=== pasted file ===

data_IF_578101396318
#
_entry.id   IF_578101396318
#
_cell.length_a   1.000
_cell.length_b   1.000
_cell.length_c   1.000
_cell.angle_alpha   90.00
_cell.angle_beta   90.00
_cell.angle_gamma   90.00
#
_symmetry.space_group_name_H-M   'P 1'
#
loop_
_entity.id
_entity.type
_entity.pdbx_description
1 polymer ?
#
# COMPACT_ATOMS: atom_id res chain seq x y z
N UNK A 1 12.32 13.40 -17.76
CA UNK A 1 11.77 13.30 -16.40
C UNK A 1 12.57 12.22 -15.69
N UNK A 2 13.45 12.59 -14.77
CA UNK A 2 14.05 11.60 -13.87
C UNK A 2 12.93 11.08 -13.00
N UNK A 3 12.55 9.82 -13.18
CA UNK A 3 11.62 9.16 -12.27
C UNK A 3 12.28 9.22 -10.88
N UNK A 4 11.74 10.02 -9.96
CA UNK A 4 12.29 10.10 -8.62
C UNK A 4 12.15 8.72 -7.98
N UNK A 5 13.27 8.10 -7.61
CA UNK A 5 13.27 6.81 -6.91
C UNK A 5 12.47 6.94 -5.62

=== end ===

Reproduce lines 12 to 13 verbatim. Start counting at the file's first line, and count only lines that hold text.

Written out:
_symmetry.space_group_name_H-M   'P 1'
#